Hiring & Recruiting

Is it Time to Update Your Approach to Reviewing Application Materials?

by Bill Driscoll, district president for Accountemps

As a Human Resource (HR) professional, reviewing application materials and interviewing applicants is a part of your job—so you probably feel like you have the process down pat.


Not so fast. As the economy has picked up and the job market has tightened, hiring has become more complex and challenging for HR professionals. Demand for skilled talent is strong, with less than 5% unemployment overall. That is one of several reasons you may have to rethink your hiring process to compete with other companies for top talent.

Here, we’ve outlined some key things to keep in mind when reviewing application materials and interviewing applicants so you can fine-tune your approach and quickly find the best and the brightest for your business.

What to Look for When Reviewing Application Materials

Job search blunders don’t just include errors in application materials. According to a recent Accountemps survey, 33% of CFOs said the most common mistakes job seekers make is failing to customize their application materials for the position. Highly customized application materials show you that a candidate has a specific interest in your job opening and isn’t just casting a wide net.

Look for cover letters that are addressed to a specific person and show that the applicants know something about the company. Look for résumés that are tailored to the position and include keywords from the job listing. This makes it more likely that the candidate truly understands the job description and has made the effort to include relevant skills and experiences.

Once you’ve narrowed the pool, take a closer look at any application materials that have a “wow” factor: something that makes the candidate stand out in a good way. Then follow up on promising résumés with a 10-minute telephone interview to help you zero in on top prospects

How to Make the Most of the In-Person Interview

The candidates you choose to interview should be prepared, demonstrating resourcefulness and a sincere interest in the job. They should be ready to answer common interview questions and have a list of their own questions for you.

Also, pay attention to their body language: Do they maintain good posture and eye contact and remain engaged throughout the interview? This may provide a clue to how they’ll interact with coworkers or clients in meetings—and how interested they really are in the job.

Here are a few tips to maximize the value of an interview:

  • Be prepared. Candidates aren’t the only ones who need to prep for an interview. Review the candidate’s materials again and make sure you’re asking the right questions.
  • Set a welcoming tone. Create a comfortable environment, make some small talk and let the candidate know what they can expect from the meeting.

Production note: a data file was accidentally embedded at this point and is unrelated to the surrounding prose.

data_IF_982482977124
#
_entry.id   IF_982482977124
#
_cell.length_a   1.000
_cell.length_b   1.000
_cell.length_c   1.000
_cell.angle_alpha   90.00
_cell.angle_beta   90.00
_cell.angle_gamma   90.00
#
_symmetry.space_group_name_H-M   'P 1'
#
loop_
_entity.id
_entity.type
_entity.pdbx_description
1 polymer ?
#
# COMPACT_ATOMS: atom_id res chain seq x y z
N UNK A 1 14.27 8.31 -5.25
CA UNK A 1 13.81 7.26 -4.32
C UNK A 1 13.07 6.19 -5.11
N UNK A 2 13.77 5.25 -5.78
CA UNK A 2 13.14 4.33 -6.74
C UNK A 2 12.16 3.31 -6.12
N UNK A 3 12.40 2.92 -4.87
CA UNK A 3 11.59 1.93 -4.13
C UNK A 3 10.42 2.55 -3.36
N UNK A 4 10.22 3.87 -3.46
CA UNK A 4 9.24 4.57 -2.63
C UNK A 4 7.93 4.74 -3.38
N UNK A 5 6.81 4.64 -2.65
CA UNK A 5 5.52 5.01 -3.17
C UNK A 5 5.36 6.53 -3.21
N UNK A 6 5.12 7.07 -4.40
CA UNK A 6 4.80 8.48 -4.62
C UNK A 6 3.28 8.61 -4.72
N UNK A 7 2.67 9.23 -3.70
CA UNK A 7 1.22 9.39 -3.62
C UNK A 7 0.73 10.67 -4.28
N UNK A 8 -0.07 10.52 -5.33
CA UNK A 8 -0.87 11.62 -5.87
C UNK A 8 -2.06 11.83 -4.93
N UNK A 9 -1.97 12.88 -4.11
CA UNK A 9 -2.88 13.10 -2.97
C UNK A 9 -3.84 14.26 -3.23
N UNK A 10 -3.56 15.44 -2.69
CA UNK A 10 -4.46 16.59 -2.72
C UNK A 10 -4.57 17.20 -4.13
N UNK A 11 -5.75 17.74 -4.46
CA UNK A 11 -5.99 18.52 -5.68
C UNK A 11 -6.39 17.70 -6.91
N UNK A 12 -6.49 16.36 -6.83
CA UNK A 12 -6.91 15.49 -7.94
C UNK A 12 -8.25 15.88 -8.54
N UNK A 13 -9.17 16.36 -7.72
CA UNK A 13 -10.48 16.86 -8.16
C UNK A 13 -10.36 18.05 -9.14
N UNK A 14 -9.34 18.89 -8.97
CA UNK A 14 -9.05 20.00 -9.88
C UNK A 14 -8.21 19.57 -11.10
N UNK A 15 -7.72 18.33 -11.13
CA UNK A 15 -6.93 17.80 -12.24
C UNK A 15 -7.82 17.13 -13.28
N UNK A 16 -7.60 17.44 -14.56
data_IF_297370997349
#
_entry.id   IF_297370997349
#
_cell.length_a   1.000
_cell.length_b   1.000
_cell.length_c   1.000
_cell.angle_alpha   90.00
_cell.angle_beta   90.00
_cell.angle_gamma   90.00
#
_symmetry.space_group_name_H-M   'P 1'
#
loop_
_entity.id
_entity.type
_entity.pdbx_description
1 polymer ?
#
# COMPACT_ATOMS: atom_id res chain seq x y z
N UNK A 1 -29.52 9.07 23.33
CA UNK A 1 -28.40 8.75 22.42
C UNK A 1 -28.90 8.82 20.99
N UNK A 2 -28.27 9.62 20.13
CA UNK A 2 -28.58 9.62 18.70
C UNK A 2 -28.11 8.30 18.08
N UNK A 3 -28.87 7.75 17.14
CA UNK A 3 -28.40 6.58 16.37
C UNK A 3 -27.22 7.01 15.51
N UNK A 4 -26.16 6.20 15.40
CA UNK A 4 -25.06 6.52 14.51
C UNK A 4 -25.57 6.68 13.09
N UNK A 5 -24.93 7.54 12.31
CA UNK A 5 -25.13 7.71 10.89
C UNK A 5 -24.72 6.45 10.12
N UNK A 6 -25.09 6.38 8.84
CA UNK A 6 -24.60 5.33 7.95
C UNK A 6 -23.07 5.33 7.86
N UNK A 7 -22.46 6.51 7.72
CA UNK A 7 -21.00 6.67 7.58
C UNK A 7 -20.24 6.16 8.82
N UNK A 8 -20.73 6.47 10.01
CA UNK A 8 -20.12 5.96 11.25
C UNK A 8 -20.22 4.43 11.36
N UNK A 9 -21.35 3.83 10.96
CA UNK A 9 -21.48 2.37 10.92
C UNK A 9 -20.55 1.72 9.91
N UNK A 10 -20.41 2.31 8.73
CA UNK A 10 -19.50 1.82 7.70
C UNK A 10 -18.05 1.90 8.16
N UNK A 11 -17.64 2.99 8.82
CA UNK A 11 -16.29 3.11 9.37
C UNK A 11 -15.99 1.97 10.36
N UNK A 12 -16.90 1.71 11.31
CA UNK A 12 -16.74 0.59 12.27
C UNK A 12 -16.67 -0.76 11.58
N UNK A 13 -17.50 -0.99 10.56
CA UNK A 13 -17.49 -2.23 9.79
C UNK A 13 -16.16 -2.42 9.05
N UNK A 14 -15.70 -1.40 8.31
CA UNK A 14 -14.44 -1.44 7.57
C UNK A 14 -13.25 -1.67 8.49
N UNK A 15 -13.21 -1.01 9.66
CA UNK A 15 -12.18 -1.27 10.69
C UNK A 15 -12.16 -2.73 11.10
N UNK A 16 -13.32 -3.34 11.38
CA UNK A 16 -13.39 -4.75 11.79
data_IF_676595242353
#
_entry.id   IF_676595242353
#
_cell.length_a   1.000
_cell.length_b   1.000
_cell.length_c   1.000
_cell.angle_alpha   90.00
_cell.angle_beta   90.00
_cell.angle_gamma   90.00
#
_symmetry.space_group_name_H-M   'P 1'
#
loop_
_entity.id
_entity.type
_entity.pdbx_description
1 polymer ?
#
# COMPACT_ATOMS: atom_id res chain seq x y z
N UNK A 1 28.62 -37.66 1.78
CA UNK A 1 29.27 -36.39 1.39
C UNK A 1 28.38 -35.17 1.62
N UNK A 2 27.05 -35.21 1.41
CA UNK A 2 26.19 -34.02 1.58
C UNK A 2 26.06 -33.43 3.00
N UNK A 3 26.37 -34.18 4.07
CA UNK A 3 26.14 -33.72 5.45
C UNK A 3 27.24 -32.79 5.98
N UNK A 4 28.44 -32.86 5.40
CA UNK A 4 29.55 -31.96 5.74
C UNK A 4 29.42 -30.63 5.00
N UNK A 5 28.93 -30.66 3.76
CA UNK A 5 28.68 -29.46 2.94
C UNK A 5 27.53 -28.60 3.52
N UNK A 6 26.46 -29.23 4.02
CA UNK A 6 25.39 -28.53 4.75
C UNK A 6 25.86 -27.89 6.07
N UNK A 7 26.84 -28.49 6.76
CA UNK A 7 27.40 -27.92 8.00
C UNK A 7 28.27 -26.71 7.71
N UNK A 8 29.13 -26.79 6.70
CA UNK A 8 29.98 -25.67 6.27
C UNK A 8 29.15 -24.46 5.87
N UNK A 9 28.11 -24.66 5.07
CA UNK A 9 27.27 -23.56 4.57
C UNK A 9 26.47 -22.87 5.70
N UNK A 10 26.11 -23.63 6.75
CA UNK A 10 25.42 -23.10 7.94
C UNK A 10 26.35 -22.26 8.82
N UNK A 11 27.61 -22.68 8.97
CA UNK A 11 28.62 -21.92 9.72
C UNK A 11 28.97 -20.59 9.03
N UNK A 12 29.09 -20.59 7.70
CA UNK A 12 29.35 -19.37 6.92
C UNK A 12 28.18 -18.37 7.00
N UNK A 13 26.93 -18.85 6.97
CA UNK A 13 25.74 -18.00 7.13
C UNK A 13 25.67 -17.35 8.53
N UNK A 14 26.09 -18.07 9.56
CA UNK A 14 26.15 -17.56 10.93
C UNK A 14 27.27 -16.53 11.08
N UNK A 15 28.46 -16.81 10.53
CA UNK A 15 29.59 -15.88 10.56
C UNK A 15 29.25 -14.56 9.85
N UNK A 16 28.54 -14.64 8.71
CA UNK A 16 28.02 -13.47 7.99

• Ask good questions. Prepare open-ended interview questions that will reveal a candidate’s past experience on the job.
  • Allow the candidate to complete his or her thoughts. Sometimes interviewees need a moment to think.
  • Don’t jump the gun. Avoid forming an opinion, good or bad, based on one comment. Consider the interview as a whole.
  • Promote your company. It’s important to make a good impression on candidates, especially in today’s competitive hiring market. Discuss enticing benefits or perks, corporate culture, and what makes the company unique.

Advice for Securing the Best Candidate

Keep in mind hiring timelines and processes that worked well 5 years ago—or even 1 year ago—may be outdated and need revision. For instance, get comfortable with the fact that the first candidate you interview can be the best. Holding up the process for the sake of finding a set number of viable candidates can cost you good people and money.

When they aren’t kept in the loop, candidates lose patience and pursue other roles, and also question the firm’s ability to make other decisions. In a recent survey of workers, 23% said they lose interest in the job if they haven’t heard back on their status within a week of an interview. Forty-six percent lose interest if there’s no word between 1 and 2 weeks’ post-interview. Make sure your company isn’t letting good candidates get away because you’re dragging your feet.

Finally, help prevent delays and mistakes by remaining closely involved in the hiring process, from reviewing application materials to interviewing applicants to extending the offer. A balance of thoroughness and efficiency yields the best results.

Bill Driscoll is the New England District President of Accountemps, a division of Robert Half, and is based in the company’s Boston office. Bill oversees professional staffing services for Robert Half’s 23 offices throughout Massachusetts, New Hampshire, Maine, Connecticut, Rhode Island, and portions of New York. 

Bill serves as a national spokesperson for Accountemps and has been featured in several top publications, including the Wall Street Journal and the Boston Globe. He has also made appearances on local and national outlets, including WFXT, WBZ, WCVB, NECN, PBS, and Fox Business News. Bill is considered a local and national expert on recruiting practices, hiring and job search trends, and other workplace issues.